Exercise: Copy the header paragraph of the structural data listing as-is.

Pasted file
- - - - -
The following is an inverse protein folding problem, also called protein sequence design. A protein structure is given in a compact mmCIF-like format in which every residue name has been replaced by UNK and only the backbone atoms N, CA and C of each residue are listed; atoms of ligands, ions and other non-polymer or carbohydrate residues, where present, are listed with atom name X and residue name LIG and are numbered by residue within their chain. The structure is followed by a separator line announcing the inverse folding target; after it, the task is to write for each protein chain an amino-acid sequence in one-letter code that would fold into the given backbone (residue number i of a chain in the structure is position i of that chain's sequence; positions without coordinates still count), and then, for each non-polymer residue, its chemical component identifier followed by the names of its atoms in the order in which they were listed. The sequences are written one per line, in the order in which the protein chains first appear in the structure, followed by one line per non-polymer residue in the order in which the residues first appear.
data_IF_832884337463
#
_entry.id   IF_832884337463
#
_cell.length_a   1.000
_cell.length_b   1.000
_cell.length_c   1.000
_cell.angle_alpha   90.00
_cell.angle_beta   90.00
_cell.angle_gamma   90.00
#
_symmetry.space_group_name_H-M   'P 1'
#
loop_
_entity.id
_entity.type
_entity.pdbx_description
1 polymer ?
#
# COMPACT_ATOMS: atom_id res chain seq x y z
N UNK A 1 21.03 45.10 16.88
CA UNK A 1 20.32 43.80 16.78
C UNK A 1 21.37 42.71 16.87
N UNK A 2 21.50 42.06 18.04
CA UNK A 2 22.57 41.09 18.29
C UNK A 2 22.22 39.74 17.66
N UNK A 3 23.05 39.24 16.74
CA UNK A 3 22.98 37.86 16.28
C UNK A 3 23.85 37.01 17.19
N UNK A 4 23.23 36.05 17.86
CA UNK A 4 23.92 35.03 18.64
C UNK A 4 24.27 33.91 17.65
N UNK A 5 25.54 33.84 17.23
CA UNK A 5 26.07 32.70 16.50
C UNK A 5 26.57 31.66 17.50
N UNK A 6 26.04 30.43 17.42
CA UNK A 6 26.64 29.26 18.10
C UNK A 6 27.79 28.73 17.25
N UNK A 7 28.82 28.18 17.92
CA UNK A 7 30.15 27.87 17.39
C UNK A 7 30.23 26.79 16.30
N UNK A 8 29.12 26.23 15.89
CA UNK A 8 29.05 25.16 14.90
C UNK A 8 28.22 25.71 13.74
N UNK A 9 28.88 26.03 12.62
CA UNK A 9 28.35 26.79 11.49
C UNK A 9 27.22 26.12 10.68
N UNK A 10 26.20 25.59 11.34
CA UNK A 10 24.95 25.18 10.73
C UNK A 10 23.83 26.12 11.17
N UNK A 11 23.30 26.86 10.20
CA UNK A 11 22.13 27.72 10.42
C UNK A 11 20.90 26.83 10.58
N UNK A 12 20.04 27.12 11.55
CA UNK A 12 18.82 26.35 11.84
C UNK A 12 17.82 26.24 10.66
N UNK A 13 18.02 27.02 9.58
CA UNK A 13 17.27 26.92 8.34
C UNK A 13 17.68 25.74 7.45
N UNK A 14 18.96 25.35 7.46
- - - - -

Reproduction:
The following is an inverse protein folding problem, also called protein sequence design. A protein structure is given in a compact mmCIF-like format in which every residue name has been replaced by UNK and only the backbone atoms N, CA and C of each residue are listed; atoms of ligands, ions and other non-polymer or carbohydrate residues, where present, are listed with atom name X and residue name LIG and are numbered by residue within their chain. The structure is followed by a separator line announcing the inverse folding target; after it, the task is to write for each protein chain an amino-acid sequence in one-letter code that would fold into the given backbone (residue number i of a chain in the structure is position i of that chain's sequence; positions without coordinates still count), and then, for each non-polymer residue, its chemical component identifier followed by the names of its atoms in the order in which they were listed. The sequences are written one per line, in the order in which the protein chains first appear in the structure, followed by one line per non-polymer residue in the order in which the residues first appear.